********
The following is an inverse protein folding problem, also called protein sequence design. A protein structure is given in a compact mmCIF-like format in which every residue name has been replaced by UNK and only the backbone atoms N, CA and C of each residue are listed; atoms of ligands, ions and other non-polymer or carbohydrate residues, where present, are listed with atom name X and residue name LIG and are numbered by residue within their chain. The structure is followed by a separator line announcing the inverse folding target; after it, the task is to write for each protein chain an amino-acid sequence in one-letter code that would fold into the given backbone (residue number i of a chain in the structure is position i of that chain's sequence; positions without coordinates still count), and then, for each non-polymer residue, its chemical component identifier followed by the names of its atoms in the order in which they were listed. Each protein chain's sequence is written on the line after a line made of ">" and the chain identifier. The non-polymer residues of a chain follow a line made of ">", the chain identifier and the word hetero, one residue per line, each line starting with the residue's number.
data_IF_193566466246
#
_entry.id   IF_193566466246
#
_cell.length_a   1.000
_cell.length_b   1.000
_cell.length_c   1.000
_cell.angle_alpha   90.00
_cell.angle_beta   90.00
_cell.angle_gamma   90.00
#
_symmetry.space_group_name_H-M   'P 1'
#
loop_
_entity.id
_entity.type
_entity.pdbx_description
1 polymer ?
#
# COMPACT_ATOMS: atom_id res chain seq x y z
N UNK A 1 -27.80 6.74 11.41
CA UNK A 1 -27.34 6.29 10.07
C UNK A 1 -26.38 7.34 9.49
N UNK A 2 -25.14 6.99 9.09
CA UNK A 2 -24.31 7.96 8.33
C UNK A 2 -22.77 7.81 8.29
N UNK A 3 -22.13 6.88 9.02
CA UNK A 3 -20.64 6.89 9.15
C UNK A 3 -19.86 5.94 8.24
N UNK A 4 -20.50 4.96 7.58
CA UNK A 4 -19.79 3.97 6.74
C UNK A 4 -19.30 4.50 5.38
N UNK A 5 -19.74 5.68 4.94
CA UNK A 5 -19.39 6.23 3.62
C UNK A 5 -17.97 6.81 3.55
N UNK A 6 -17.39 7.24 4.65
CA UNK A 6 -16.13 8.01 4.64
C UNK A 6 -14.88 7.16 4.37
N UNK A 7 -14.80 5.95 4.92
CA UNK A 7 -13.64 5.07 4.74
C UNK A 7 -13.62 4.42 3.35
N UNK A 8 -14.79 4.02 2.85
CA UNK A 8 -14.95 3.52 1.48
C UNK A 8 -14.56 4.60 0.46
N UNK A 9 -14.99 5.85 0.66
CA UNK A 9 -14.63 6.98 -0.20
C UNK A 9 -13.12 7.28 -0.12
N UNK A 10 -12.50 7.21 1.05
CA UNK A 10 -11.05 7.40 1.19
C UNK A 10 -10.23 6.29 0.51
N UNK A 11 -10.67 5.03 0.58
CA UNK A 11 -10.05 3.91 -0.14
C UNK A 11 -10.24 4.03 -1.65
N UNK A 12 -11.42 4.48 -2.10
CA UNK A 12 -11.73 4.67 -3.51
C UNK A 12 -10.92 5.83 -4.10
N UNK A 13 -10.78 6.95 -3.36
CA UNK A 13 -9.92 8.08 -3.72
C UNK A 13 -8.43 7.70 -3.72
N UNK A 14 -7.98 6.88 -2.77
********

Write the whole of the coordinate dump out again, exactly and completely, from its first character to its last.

The following is an inverse protein folding problem, also called protein sequence design. A protein structure is given in a compact mmCIF-like format in which every residue name has been replaced by UNK and only the backbone atoms N, CA and C of each residue are listed; atoms of ligands, ions and other non-polymer or carbohydrate residues, where present, are listed with atom name X and residue name LIG and are numbered by residue within their chain. The structure is followed by a separator line announcing the inverse folding target; after it, the task is to write for each protein chain an amino-acid sequence in one-letter code that would fold into the given backbone (residue number i of a chain in the structure is position i of that chain's sequence; positions without coordinates still count), and then, for each non-polymer residue, its chemical component identifier followed by the names of its atoms in the order in which they were listed. Each protein chain's sequence is written on the line after a line made of ">" and the chain identifier. The non-polymer residues of a chain follow a line made of ">", the chain identifier and the word hetero, one residue per line, each line starting with the residue's number.
data_IF_193566466246
#
_entry.id   IF_193566466246
#
_cell.length_a   1.000
_cell.length_b   1.000
_cell.length_c   1.000
_cell.angle_alpha   90.00
_cell.angle_beta   90.00
_cell.angle_gamma   90.00
#
_symmetry.space_group_name_H-M   'P 1'
#
loop_
_entity.id
_entity.type
_entity.pdbx_description
1 polymer ?
#
# COMPACT_ATOMS: atom_id res chain seq x y z
N UNK A 1 -27.80 6.74 11.41
CA UNK A 1 -27.34 6.29 10.07
C UNK A 1 -26.38 7.34 9.49
N UNK A 2 -25.14 6.99 9.09
CA UNK A 2 -24.31 7.96 8.33
C UNK A 2 -22.77 7.81 8.29
N UNK A 3 -22.13 6.88 9.02
CA UNK A 3 -20.64 6.89 9.15
C UNK A 3 -19.86 5.94 8.24
N UNK A 4 -20.50 4.96 7.58
CA UNK A 4 -19.79 3.97 6.74
C UNK A 4 -19.30 4.50 5.38
N UNK A 5 -19.74 5.68 4.94
CA UNK A 5 -19.39 6.23 3.62
C UNK A 5 -17.97 6.81 3.55
N UNK A 6 -17.39 7.24 4.65
CA UNK A 6 -16.13 8.01 4.64
C UNK A 6 -14.88 7.16 4.37
N UNK A 7 -14.80 5.95 4.92
CA UNK A 7 -13.64 5.07 4.74
C UNK A 7 -13.62 4.42 3.35
N UNK A 8 -14.79 4.02 2.85
CA UNK A 8 -14.95 3.52 1.48
C UNK A 8 -14.56 4.60 0.46
N UNK A 9 -14.99 5.85 0.66
CA UNK A 9 -14.63 6.98 -0.20
C UNK A 9 -13.12 7.28 -0.12
N UNK A 10 -12.50 7.21 1.05
CA UNK A 10 -11.05 7.40 1.19
C UNK A 10 -10.23 6.29 0.51
N UNK A 11 -10.67 5.03 0.58
CA UNK A 11 -10.05 3.91 -0.14
C UNK A 11 -10.24 4.03 -1.65
N UNK A 12 -11.42 4.48 -2.10
CA UNK A 12 -11.73 4.67 -3.51
C UNK A 12 -10.92 5.83 -4.10
N UNK A 13 -10.78 6.95 -3.36
CA UNK A 13 -9.92 8.08 -3.72
C UNK A 13 -8.43 7.70 -3.72
N UNK A 14 -7.98 6.88 -2.77